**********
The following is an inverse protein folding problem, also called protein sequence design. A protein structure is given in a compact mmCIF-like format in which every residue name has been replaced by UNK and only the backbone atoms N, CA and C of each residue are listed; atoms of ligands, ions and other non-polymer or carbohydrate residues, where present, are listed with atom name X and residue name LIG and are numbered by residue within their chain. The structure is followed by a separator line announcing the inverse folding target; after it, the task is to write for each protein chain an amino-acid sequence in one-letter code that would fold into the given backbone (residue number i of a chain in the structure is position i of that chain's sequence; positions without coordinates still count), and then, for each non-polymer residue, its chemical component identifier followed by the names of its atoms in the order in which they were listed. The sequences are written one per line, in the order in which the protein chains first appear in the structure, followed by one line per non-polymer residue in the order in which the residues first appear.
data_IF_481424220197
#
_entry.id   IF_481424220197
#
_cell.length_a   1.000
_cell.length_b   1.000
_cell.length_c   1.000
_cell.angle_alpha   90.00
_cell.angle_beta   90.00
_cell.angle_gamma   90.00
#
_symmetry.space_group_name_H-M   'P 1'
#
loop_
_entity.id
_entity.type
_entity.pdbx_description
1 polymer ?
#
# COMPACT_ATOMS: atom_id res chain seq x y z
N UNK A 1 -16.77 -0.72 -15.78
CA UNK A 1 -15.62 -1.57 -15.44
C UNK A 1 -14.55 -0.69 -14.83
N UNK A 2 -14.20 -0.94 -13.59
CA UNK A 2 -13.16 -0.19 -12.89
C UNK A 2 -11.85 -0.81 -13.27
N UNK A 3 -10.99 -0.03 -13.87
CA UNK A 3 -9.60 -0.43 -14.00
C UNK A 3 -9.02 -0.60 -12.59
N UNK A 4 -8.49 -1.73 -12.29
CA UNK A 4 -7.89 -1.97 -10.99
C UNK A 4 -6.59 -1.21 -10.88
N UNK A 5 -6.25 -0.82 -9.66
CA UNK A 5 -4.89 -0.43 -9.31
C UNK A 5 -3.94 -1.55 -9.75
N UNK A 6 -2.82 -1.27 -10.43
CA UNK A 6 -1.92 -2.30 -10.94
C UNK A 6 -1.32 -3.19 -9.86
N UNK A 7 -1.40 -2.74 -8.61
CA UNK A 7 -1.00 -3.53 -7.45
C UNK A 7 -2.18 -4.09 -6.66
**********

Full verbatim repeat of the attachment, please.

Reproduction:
The following is an inverse protein folding problem, also called protein sequence design. A protein structure is given in a compact mmCIF-like format in which every residue name has been replaced by UNK and only the backbone atoms N, CA and C of each residue are listed; atoms of ligands, ions and other non-polymer or carbohydrate residues, where present, are listed with atom name X and residue name LIG and are numbered by residue within their chain. The structure is followed by a separator line announcing the inverse folding target; after it, the task is to write for each protein chain an amino-acid sequence in one-letter code that would fold into the given backbone (residue number i of a chain in the structure is position i of that chain's sequence; positions without coordinates still count), and then, for each non-polymer residue, its chemical component identifier followed by the names of its atoms in the order in which they were listed. The sequences are written one per line, in the order in which the protein chains first appear in the structure, followed by one line per non-polymer residue in the order in which the residues first appear.
data_IF_481424220197
#
_entry.id   IF_481424220197
#
_cell.length_a   1.000
_cell.length_b   1.000
_cell.length_c   1.000
_cell.angle_alpha   90.00
_cell.angle_beta   90.00
_cell.angle_gamma   90.00
#
_symmetry.space_group_name_H-M   'P 1'
#
loop_
_entity.id
_entity.type
_entity.pdbx_description
1 polymer ?
#
# COMPACT_ATOMS: atom_id res chain seq x y z
N UNK A 1 -16.77 -0.72 -15.78
CA UNK A 1 -15.62 -1.57 -15.44
C UNK A 1 -14.55 -0.69 -14.83
N UNK A 2 -14.20 -0.94 -13.59
CA UNK A 2 -13.16 -0.19 -12.89
C UNK A 2 -11.85 -0.81 -13.27
N UNK A 3 -10.99 -0.03 -13.87
CA UNK A 3 -9.60 -0.43 -14.00
C UNK A 3 -9.02 -0.60 -12.59
N UNK A 4 -8.49 -1.73 -12.29
CA UNK A 4 -7.89 -1.97 -10.99
C UNK A 4 -6.59 -1.21 -10.88
N UNK A 5 -6.25 -0.82 -9.66
CA UNK A 5 -4.89 -0.43 -9.31
C UNK A 5 -3.94 -1.55 -9.75
N UNK A 6 -2.82 -1.27 -10.43
CA UNK A 6 -1.92 -2.30 -10.94
C UNK A 6 -1.32 -3.19 -9.86
N UNK A 7 -1.40 -2.74 -8.61
CA UNK A 7 -1.00 -3.53 -7.45
C UNK A 7 -2.18 -4.09 -6.66